Sometimes my path leads me into areas where I feel exposed, uncomfortable, and without a lot of obvious support.

I depend in the end on the feel of the path beneath my feet and the knowledge that I am not the first to come this way, and likely not the last.

... the Beatles, who devoted the rest of their lives to the Maharishi for three weeks....

(Playboy article, late 70s, early 80s)

This piece of gross cynicism provided me with one of the most valuable therapeutic metaphors I have ever used.

If you can devote the rest of your lives to anything, for three seconds, let alone three weeks, it will begin to change. Once you reach that place where you know that nothing has ever been different, and that it will continue like this for all time, and accept this totally and unresistingly, you are practising acceptance at it's most profound. You occupy a timeless present in which healing takes place. If you want it in technical terms, you have moved from a dualistic position to a unified consciousness.

Nothing will ever heal as long as we deny any part of it, for while we deny it, or attempt to separate ourselves from it, we are involved in a power struggle with it. The person who brought his gift to the altar in the New Testament story was told likewise to seek out his brother and settle the differences that lay between them. He could not make the gift - which is always the gift of ourselves - while part of himself was committed to a power struggle.

The kingdom of God, the presence of God, is realised in total commitment. God is the epitome of politeness. As long as we are involved in anything else, anything at all, he will not interrupt.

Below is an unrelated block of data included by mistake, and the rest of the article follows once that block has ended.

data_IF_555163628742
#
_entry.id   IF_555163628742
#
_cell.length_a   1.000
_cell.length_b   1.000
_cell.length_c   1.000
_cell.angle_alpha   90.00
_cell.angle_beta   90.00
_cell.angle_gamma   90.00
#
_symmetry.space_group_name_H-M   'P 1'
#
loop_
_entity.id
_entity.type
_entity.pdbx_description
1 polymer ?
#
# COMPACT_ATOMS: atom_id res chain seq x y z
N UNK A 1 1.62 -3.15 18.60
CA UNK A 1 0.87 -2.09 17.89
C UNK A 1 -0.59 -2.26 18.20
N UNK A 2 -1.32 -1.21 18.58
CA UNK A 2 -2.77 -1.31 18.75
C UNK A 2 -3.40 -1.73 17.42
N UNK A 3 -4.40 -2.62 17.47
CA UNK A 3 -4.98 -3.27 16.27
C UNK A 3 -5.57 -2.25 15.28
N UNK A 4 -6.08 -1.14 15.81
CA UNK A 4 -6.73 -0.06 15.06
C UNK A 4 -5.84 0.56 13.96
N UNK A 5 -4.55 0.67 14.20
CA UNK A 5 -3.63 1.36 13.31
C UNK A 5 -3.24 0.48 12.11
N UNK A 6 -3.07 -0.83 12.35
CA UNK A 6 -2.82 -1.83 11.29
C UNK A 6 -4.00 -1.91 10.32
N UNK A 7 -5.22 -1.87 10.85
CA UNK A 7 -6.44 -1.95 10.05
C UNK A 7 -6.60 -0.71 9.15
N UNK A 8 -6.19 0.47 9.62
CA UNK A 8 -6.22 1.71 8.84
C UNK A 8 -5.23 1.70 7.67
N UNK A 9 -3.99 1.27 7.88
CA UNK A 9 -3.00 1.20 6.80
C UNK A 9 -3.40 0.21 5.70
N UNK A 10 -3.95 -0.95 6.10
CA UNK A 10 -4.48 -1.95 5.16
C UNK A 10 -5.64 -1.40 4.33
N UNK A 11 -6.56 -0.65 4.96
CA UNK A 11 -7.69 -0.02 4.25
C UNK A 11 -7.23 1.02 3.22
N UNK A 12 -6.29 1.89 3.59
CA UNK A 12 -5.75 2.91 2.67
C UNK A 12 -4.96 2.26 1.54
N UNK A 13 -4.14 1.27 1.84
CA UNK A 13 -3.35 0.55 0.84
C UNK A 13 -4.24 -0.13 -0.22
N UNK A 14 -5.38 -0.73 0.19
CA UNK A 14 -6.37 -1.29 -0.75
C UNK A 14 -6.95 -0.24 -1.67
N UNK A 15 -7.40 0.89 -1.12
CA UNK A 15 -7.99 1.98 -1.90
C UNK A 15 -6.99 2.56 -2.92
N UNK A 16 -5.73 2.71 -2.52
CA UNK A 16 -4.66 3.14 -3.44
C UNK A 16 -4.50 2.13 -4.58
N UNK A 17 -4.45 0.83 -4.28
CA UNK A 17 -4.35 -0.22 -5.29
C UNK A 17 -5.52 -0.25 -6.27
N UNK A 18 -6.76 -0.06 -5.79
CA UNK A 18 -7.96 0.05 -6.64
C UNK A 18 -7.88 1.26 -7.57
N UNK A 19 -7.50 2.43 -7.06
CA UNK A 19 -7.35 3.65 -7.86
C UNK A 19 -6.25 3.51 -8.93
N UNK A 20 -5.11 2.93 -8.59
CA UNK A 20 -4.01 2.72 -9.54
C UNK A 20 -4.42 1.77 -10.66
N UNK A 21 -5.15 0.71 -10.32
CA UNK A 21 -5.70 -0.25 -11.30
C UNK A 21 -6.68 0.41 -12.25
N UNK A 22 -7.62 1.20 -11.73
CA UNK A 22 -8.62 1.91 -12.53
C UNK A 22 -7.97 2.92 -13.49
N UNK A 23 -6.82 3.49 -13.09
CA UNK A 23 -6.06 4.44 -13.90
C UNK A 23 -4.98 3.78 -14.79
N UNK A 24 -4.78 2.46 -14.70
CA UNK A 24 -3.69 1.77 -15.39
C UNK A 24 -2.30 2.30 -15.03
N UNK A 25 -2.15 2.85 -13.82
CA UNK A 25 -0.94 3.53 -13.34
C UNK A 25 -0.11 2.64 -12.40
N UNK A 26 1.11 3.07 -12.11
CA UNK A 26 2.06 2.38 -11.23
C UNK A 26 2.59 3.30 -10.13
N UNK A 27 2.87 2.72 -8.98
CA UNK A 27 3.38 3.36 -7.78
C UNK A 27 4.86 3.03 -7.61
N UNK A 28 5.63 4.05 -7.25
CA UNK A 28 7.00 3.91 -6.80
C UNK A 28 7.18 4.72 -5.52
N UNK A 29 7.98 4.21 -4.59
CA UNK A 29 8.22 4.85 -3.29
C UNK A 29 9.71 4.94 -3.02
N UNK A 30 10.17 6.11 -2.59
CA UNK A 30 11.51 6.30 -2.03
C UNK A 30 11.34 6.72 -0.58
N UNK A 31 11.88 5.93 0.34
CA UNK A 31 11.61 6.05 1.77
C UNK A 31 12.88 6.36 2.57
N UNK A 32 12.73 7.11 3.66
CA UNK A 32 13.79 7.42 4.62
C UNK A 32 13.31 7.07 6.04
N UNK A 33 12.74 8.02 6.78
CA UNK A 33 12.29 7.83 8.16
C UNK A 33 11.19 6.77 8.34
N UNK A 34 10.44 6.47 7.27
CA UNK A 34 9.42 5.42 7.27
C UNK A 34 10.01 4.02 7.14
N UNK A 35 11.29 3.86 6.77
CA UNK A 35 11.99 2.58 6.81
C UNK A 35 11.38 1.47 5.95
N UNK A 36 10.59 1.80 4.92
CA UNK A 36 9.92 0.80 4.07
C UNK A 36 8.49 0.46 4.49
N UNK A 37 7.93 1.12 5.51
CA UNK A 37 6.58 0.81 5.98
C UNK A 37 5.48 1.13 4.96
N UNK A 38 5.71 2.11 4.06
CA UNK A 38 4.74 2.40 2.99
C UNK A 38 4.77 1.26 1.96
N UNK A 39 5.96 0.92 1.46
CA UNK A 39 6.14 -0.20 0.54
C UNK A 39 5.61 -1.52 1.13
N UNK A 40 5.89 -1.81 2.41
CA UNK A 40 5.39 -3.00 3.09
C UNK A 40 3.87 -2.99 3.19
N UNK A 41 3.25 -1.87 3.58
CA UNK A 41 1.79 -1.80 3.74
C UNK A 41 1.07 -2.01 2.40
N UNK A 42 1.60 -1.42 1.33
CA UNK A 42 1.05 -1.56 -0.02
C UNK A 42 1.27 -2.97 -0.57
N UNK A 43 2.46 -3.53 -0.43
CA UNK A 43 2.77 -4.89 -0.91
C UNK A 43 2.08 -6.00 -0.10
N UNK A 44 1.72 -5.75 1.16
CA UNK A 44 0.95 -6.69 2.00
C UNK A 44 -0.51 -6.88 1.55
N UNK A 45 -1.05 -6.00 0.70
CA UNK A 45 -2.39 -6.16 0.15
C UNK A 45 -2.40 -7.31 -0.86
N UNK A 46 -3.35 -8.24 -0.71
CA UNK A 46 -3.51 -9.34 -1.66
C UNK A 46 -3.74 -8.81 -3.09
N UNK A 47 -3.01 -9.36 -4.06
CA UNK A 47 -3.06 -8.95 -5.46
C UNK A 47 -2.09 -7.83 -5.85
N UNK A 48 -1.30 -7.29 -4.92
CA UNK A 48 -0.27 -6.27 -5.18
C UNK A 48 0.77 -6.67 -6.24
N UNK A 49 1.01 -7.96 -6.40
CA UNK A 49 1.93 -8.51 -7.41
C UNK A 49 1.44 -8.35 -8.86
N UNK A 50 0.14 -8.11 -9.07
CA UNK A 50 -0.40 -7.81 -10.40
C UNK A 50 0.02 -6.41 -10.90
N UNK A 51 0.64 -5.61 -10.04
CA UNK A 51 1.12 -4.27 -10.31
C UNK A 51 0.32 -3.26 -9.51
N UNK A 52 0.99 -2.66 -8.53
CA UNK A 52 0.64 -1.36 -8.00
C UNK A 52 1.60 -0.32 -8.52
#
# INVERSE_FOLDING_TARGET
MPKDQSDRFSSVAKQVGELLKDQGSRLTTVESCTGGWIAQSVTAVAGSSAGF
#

In the daily round of tasks that we carry out to earn our living, the temptation, when something untoward happens is to resist it, and to do this we tighten our muscles in various ways that we have learned to do so as not to feel the hurt. We can then mask the hurt or the tiredness or the anger and keep functioning as an economic unit. Janet Travell lists physical, emotional and chemical trauma as contributing to the formation of trigger points in the body, as we tuck the effects of trauma away for later.

The ritual of the sabbath, I believe, has at least some of its origin in this process. It is that time we devote to prayer, to meditation, to inner listening, to re-creation. Not recreation, but re-creation. It is the time we devote, in a safe place, to undoing the muscular tightenings that have enabled us to keep going through the previous week. Finding a safe place in which to heal, in which to realise, or make real, the presence of God in one's life.

I believe that the traditional sanctuary of the church building and the privilege of absolute secrecy accorded to one's confession reflect social recognition of this fundamental spiritual need for this "safe place", even though both in modern usage tend to reflect the confusion between sin and immorality.